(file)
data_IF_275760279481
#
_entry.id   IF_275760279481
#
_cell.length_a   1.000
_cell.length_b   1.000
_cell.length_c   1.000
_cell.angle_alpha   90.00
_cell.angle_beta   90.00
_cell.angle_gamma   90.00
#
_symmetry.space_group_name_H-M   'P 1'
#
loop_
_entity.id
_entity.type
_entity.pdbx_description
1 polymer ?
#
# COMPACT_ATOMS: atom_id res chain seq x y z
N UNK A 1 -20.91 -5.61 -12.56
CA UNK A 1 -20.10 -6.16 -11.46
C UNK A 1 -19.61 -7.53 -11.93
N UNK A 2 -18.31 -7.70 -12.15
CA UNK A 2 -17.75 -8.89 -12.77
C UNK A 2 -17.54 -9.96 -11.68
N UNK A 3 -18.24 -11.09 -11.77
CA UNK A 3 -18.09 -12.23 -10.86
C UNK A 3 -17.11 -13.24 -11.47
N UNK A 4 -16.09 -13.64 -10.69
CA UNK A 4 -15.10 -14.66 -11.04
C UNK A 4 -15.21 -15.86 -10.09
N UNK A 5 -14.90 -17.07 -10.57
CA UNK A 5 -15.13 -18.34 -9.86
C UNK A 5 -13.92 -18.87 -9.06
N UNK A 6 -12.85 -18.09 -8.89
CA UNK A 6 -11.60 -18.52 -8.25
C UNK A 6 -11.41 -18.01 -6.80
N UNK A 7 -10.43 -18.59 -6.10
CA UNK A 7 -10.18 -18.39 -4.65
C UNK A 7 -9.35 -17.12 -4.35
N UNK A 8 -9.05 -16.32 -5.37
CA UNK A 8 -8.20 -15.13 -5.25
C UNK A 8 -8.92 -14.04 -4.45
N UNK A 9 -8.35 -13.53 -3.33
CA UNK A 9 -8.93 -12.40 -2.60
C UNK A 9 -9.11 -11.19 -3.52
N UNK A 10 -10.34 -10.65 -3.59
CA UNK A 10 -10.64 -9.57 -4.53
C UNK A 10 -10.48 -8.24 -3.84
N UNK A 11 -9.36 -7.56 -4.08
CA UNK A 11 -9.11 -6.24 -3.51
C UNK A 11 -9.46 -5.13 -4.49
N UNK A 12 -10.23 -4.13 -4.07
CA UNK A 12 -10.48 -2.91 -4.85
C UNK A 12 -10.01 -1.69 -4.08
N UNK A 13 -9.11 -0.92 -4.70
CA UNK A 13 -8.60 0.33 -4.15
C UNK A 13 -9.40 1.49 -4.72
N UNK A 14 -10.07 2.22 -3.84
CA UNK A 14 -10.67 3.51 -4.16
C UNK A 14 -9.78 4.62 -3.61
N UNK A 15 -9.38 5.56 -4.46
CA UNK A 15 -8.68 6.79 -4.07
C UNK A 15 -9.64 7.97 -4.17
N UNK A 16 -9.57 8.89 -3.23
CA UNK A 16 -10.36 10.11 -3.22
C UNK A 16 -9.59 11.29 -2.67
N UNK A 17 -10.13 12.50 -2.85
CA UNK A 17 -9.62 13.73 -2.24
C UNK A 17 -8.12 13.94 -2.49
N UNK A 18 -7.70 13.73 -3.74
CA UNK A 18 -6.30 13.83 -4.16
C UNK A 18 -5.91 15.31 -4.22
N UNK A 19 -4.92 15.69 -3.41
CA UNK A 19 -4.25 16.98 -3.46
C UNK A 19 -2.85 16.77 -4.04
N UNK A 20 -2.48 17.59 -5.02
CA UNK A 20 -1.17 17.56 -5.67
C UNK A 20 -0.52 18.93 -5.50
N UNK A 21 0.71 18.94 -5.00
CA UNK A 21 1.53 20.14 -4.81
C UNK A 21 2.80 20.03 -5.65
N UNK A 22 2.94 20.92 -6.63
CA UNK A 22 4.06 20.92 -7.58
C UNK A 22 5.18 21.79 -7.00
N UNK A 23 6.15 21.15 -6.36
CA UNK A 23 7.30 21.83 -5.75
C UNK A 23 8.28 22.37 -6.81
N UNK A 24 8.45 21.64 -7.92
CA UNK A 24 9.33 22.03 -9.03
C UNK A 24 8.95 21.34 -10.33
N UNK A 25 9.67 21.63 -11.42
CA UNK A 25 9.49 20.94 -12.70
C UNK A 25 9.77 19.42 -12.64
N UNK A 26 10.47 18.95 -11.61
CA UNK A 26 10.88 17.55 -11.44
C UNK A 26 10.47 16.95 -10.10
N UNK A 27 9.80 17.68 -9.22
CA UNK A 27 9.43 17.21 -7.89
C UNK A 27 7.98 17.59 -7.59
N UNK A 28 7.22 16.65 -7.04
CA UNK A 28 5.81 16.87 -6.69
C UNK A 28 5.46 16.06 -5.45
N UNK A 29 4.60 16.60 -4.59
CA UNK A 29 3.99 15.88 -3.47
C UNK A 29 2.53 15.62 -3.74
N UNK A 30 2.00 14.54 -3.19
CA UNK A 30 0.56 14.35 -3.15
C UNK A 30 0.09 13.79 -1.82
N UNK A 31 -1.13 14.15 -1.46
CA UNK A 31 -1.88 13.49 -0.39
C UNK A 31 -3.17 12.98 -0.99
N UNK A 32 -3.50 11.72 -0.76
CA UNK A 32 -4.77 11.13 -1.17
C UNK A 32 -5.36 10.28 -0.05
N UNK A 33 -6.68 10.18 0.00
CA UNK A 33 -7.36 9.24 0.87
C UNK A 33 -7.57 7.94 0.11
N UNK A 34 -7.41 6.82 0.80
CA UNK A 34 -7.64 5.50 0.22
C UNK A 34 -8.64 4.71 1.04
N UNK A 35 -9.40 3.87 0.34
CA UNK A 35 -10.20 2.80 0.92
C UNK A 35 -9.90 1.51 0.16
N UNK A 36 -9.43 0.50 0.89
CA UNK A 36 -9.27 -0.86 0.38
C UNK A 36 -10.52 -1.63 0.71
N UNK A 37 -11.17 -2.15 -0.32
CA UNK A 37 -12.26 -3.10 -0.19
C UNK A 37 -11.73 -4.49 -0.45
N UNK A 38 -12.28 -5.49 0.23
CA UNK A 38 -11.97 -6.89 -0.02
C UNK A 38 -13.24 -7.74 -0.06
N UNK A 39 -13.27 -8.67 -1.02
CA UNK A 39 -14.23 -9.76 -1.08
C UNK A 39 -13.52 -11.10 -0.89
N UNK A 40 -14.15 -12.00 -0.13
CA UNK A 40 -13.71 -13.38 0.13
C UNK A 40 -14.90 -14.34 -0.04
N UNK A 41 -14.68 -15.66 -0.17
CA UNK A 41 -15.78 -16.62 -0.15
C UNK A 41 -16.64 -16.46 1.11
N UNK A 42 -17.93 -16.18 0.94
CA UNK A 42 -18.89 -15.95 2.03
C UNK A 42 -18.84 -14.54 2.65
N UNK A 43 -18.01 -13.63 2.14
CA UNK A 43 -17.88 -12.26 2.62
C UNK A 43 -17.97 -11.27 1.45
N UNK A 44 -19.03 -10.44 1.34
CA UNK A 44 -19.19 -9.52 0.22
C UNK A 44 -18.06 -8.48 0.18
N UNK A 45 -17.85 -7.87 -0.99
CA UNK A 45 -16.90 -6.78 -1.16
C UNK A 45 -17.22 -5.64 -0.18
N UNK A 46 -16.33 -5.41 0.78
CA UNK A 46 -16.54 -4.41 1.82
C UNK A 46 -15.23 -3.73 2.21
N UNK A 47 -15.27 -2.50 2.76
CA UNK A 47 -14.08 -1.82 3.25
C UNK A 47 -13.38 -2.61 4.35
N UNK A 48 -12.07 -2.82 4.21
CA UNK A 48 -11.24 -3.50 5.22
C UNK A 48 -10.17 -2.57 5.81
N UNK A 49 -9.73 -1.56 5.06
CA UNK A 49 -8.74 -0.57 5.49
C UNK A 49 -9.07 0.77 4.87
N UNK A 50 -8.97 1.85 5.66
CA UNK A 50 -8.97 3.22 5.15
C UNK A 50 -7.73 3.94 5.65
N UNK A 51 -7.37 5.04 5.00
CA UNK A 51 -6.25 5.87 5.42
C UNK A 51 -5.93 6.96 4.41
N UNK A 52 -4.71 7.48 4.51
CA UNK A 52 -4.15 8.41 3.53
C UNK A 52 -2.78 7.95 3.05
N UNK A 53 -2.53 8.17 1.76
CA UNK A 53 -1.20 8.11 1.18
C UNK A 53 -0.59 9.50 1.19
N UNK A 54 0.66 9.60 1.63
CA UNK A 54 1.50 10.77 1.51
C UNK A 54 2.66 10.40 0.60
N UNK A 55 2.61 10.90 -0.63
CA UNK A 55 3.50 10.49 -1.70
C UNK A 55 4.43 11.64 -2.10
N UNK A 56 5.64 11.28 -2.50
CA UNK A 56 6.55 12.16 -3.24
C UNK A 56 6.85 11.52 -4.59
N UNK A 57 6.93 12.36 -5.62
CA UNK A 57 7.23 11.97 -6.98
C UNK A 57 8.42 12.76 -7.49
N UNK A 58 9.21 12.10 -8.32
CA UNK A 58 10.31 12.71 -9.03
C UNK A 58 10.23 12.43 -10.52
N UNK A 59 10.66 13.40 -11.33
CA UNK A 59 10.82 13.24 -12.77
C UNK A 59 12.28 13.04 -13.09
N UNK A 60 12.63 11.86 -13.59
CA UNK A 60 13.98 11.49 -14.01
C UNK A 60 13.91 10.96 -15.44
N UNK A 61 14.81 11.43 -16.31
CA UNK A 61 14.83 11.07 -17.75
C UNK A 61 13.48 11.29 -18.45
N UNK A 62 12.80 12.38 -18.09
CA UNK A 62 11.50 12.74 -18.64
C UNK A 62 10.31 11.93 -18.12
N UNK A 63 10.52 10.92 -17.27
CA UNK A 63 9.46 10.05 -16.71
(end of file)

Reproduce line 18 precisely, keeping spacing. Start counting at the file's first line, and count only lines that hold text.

1 polymer ?